I never thought I’d use contact paper in this way. Now that I do it is one of my go-to projects. It can be tricky to work with it at first but you’ll get the hand of it once you do a couple of projects. You’ll get the hang of swearing at it….

I learned that smaller pieces are easier to work with and that because of static cling they will stick to the wall for long enough to tape the corners down. We’ve done more than these three contact paper projects but these will give you a good idea of how I use it.

These projects also lend themselves to framing! They create amazing artwork that fits nicely in a frame. You’ll see some of the framed pieces below.

Snowmen for Winter

This is by far my favorite and the most satisfying one to create! You bop a cotton ball on the contact paper and just enough sticks. You can do a pretty large area with just one cotton ball. The first time we did any winter scenes I drew on the non-sticky side of the contact paper, while the backing was still on. I created large snowmen with the body and eyes but nothing else.

In these pictures, you’ll see that Barrett has a blank page to create however he wishes and Grayson has one with a body (Gray has also had times with a blank one). They were also given paper cutouts of snowman parts to add.

Once the creation is done I put a second piece of contact paper on it to seal it together. In the second picture, Barrett has a dry erase marker and is adding a face and doodles to his snowman! It’s hard to see it but the third picture is his completed snowman. The marker doesn’t show up well in the picture.


Hearts for February

This project had the steepest learning curve for me. I was giddy with excitement for them to work with it all! I learned the hard way that I had to let go of my expectations and move on. The project was not going to go how I had imagined it.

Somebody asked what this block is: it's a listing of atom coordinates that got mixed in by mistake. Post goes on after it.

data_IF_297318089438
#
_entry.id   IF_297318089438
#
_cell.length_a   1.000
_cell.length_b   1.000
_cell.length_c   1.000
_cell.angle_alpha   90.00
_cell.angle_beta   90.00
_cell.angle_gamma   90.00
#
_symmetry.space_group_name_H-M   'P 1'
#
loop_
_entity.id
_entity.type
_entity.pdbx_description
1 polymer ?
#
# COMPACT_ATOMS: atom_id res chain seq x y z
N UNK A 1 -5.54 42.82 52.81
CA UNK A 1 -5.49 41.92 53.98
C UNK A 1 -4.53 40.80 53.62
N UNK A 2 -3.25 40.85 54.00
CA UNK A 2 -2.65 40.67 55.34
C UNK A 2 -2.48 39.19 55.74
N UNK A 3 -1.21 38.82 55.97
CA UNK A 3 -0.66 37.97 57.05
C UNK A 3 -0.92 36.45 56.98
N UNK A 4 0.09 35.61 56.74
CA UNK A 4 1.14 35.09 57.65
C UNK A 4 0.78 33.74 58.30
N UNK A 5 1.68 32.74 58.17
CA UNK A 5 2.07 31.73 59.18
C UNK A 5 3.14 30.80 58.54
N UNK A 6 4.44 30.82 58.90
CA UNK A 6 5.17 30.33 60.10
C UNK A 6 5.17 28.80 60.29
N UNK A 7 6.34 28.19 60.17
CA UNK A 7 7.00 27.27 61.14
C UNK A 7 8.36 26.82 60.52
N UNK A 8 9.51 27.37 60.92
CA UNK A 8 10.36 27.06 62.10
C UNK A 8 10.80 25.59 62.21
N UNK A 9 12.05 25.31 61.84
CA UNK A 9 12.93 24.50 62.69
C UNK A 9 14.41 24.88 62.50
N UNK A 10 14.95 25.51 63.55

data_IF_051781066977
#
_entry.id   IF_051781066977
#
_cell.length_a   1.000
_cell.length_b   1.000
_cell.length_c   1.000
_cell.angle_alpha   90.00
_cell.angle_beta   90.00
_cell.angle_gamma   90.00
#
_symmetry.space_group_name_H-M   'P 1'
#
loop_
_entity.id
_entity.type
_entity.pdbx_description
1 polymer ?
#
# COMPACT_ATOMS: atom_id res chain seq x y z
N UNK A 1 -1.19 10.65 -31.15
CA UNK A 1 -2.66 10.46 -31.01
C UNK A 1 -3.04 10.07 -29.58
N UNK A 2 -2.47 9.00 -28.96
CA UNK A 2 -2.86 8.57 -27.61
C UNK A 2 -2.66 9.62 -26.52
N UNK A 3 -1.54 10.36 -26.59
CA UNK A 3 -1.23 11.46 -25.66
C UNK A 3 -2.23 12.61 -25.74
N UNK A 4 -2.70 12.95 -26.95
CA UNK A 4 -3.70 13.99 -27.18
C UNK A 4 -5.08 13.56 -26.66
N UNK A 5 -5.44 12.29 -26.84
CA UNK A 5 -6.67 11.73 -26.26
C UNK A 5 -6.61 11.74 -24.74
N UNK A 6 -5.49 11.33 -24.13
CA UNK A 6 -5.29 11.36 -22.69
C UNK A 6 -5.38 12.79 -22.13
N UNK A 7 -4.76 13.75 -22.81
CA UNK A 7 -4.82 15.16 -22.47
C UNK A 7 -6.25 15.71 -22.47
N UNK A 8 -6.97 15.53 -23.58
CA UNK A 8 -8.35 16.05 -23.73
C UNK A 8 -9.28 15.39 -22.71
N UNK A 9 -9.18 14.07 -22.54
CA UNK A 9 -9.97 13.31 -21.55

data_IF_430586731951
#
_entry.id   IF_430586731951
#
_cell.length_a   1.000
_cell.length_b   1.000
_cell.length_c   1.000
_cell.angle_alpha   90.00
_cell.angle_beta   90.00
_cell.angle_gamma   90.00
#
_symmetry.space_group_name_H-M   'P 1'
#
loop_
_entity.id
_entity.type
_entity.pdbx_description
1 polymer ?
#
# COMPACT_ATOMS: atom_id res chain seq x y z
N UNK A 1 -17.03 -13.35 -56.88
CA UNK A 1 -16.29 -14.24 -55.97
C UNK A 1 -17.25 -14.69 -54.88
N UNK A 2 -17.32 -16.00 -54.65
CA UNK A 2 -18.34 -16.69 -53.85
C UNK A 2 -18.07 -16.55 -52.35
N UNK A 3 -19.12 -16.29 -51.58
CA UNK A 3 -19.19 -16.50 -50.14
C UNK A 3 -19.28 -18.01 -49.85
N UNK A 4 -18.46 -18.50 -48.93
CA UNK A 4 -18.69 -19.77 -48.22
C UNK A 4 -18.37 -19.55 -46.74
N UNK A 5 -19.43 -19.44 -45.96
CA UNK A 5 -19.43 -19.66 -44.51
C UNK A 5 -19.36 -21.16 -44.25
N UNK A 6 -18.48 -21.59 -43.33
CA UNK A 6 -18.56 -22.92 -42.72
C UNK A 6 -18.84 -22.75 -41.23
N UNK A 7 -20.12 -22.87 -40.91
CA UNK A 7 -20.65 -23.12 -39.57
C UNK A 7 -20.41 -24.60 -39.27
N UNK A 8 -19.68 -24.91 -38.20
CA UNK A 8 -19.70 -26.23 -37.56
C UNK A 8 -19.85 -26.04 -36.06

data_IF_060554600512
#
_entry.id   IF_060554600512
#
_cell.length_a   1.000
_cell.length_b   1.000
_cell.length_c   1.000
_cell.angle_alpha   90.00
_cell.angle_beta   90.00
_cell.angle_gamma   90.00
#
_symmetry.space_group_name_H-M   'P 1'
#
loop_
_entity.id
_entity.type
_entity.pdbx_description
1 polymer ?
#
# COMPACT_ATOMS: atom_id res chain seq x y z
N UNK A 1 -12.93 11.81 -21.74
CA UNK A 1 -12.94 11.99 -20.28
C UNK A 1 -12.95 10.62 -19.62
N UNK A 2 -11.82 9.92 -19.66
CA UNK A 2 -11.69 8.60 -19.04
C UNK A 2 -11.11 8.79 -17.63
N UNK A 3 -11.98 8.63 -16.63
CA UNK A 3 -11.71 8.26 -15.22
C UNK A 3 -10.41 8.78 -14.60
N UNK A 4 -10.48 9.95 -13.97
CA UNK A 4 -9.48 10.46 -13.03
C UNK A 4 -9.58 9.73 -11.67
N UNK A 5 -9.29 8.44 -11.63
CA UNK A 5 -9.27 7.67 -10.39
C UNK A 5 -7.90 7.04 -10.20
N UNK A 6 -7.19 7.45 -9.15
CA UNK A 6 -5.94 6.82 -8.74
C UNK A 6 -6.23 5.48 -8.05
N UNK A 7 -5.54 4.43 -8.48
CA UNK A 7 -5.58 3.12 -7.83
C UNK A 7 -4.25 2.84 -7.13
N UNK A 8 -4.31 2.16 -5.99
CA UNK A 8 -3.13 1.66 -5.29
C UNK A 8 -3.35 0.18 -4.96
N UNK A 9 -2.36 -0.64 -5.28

I precut hearts from tissue paper and some larger hearts from black paper. Before showing it to the boys I had it all prepared and ready to go. The black hearts are mounted on the sticky side of contact paper. The tree was drawn on the non-sticky side with a sharpie.

Grayson liked to ball up his tissue paper hearts and stick them on and Barrett liked to stick his pieces on and then pull them off. After I took a big breath and moved on from my visions of how it was going to go, we had a lot of fun!

The far left framed picture is done with a white sticky plastic material that they painted on. The other three frames have the tissue paper projects.


Sunshine and New Flowers for Spring

These are two projects put together to create one framed piece.

The Sunshine was created by drawing a sun in sharpie on the non-sticky side. If I do something similar to this again I would recommend going over that lines a couple of times to make them more vibrant.

I searched through several magazines and pulled out any picture that had yellow on it. From here I cut out lots and lots of yellow shapes. When it was time to use them I told the boys it was a surprise picture. They were shown to put their pieces yellow side down. The yellow was hiding from us and we were going to get a surprise when it was all covered up. They both loved seeing the yellow suns appear when we turned them over!

In the first picture, you can see Barrett finishing his sun.

The Flowers were leftover from a St. Patrick’s themed contact paper project using only green; green leaves, green stems, and green clover tops. I cut rectangular strips of the contact paper and drew grass on the non-sticky side with a sharpie. We used this as a lesson on flower parts too!

Once the flowers and the suns were done I mounted them in their frames. They were displayed with other contact paper art that featured rainbows, clouds, and rain.


One Comment

  1. Susan Spreadborough August 11, 2022 at 8:22 pm - Reply

    If you have any questions please ask! I’d love to share more about contact paper projects! If you’ve ever done a project with contact paper that we need to try, send it my way!

Leave A Comment

continue reading

Related Posts